Psychopharmacology

, Volume 97, Issue 1, pp 1–11

Neuroleptic-induced akathisia: a review

Authors

  • Lenard A. Adler
    • Psychiatry Service, New York VAMC and Department of PsychiatryNew York University School of Medicine
  • Burt Angrist
    • Psychiatry Service, New York VAMC and Department of PsychiatryNew York University School of Medicine
  • Stewart Reiter
    • Psychiatry Service, New York VAMC and Department of PsychiatryNew York University School of Medicine
  • John Rotrosen
    • Psychiatry Service, New York VAMC and Department of PsychiatryNew York University School of Medicine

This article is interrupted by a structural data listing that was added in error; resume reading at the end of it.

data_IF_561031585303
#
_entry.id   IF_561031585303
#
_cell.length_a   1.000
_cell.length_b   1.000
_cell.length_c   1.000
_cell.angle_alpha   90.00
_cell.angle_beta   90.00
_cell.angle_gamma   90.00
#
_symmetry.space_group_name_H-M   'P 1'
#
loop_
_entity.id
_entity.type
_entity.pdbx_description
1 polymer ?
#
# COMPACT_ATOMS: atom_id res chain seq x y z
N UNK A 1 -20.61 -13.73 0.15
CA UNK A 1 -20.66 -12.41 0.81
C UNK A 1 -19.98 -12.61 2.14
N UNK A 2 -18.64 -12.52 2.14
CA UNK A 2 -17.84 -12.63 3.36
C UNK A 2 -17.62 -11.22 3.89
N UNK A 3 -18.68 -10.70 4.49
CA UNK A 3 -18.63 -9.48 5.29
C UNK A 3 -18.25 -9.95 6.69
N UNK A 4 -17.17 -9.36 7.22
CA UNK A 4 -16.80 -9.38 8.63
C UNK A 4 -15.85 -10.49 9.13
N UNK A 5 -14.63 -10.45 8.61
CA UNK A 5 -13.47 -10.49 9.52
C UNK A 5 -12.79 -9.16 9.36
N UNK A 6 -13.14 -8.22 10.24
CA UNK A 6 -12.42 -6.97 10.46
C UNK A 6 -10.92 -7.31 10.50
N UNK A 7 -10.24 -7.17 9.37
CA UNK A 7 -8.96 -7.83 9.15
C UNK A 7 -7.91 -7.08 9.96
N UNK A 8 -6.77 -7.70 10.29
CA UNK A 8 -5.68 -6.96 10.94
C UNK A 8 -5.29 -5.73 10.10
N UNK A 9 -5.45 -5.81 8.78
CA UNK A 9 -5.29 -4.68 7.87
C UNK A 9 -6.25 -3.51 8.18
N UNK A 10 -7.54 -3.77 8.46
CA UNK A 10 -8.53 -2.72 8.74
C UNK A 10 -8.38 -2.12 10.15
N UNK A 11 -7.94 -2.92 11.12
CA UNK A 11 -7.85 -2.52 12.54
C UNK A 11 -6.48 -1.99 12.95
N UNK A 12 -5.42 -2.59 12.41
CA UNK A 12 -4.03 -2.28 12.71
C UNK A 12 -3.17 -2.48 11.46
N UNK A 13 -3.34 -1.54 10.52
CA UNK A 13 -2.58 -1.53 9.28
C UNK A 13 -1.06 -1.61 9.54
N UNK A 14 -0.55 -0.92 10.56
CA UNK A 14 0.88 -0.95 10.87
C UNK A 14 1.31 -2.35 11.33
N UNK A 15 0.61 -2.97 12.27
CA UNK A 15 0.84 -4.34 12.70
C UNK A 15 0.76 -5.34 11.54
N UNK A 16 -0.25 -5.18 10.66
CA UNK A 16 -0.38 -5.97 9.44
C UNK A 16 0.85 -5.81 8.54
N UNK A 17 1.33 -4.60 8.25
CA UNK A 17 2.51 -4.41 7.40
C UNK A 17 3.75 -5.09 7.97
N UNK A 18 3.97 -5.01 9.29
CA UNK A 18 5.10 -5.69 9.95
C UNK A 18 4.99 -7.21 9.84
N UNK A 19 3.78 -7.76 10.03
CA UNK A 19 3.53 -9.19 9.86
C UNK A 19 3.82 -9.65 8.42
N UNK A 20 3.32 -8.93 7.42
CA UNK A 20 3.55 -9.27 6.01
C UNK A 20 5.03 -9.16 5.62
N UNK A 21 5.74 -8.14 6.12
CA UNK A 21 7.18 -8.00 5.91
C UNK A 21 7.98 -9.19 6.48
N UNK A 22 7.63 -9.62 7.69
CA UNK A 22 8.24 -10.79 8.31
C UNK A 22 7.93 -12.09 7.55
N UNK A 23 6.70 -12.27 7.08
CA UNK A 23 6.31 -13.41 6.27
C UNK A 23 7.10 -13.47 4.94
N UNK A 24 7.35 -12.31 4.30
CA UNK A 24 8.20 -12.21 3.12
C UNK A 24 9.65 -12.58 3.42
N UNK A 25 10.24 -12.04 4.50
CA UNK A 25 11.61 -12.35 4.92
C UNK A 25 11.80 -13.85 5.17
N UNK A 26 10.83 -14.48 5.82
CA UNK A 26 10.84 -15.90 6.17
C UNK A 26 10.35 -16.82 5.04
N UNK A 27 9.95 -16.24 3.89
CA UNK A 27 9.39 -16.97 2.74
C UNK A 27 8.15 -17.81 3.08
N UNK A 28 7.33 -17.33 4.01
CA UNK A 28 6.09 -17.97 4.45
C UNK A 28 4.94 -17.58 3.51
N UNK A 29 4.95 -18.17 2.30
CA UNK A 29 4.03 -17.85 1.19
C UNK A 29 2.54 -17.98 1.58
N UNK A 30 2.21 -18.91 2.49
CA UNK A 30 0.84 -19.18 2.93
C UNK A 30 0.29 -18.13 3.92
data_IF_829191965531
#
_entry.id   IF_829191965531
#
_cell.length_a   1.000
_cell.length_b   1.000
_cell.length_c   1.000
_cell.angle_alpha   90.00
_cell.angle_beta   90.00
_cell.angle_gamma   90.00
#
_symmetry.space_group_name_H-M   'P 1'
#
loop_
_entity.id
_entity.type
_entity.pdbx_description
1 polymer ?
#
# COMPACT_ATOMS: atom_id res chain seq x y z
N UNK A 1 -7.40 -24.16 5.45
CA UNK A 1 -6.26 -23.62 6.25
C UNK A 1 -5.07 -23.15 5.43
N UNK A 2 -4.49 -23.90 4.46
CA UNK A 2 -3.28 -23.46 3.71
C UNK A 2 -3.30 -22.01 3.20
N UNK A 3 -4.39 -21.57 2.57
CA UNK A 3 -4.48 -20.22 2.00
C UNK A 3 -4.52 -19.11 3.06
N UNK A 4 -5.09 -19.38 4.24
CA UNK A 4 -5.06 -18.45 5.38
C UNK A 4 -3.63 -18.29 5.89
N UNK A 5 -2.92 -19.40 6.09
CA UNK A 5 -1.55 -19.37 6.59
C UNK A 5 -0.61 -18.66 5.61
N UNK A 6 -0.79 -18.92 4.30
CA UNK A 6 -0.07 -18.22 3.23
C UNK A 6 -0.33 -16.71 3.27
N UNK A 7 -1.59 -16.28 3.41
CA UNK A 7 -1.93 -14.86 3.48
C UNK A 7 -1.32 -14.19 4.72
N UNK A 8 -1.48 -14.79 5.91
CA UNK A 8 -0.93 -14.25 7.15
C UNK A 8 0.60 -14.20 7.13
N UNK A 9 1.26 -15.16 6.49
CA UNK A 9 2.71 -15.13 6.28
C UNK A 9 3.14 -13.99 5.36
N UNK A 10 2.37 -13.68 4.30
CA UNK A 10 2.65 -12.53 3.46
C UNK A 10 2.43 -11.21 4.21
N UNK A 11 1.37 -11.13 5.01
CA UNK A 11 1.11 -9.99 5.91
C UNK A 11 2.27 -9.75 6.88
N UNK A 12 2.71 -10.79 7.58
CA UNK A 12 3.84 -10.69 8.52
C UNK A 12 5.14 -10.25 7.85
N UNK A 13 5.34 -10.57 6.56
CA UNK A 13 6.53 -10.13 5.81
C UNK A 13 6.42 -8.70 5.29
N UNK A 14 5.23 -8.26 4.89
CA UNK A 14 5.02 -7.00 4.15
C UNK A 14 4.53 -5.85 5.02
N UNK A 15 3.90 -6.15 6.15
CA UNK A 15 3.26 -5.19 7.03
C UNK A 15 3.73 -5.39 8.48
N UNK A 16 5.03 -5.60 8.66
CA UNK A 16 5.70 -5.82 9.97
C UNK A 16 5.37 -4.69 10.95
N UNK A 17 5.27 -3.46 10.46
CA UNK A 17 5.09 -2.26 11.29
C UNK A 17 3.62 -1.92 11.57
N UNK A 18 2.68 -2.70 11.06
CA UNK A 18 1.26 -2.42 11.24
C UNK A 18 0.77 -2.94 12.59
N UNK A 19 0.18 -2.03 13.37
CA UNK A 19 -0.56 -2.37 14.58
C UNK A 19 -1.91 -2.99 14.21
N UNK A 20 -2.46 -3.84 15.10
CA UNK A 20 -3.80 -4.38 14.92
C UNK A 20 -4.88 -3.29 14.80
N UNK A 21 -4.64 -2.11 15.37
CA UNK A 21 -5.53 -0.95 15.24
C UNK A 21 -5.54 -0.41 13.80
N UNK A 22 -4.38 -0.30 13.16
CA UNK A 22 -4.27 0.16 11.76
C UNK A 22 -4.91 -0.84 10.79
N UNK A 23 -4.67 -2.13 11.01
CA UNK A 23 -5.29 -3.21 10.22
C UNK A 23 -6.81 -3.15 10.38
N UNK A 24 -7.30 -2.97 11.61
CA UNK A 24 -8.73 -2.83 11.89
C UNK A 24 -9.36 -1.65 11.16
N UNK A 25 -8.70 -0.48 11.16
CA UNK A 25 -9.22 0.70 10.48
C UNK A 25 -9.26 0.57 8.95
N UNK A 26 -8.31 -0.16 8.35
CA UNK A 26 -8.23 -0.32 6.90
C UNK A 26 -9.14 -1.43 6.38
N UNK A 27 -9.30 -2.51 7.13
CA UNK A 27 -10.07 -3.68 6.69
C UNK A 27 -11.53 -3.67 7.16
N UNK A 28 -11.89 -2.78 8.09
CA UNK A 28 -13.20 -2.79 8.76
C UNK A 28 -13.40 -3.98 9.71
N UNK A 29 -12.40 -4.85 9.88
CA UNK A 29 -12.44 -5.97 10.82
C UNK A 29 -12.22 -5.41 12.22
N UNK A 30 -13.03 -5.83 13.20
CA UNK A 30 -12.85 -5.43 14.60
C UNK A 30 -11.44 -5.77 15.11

Review

DOI: 10.1007/BF00443404

Cite this article as:
Adler, L.A., Angrist, B., Reiter, S. et al. Psychopharmacology (1989) 97: 1. doi:10.1007/BF00443404

Abstract

Neuroleptic-induced akathisia (NIA) is a relatively common side effect of neuroleptics, in which patients complain of a subjective sense of restlessness usually referable to the legs and have characteristic motor movements. This paper will review: 1) history of spontaneously occurring syndromes of pathologic restlessness and NIA, 2) the clinical significance of NIA, 3) issues concerning the diagnosis and quantification of NIA, 4) treatments of NIA and 5) possible future directions for research in this area. Special attention will be paid to newer treatments for this syndrome, specifically beta-blockers.

Key words

AkathisiaNeurolepticsBeta-blockers

Copyright information

© Springer-Verlag 1989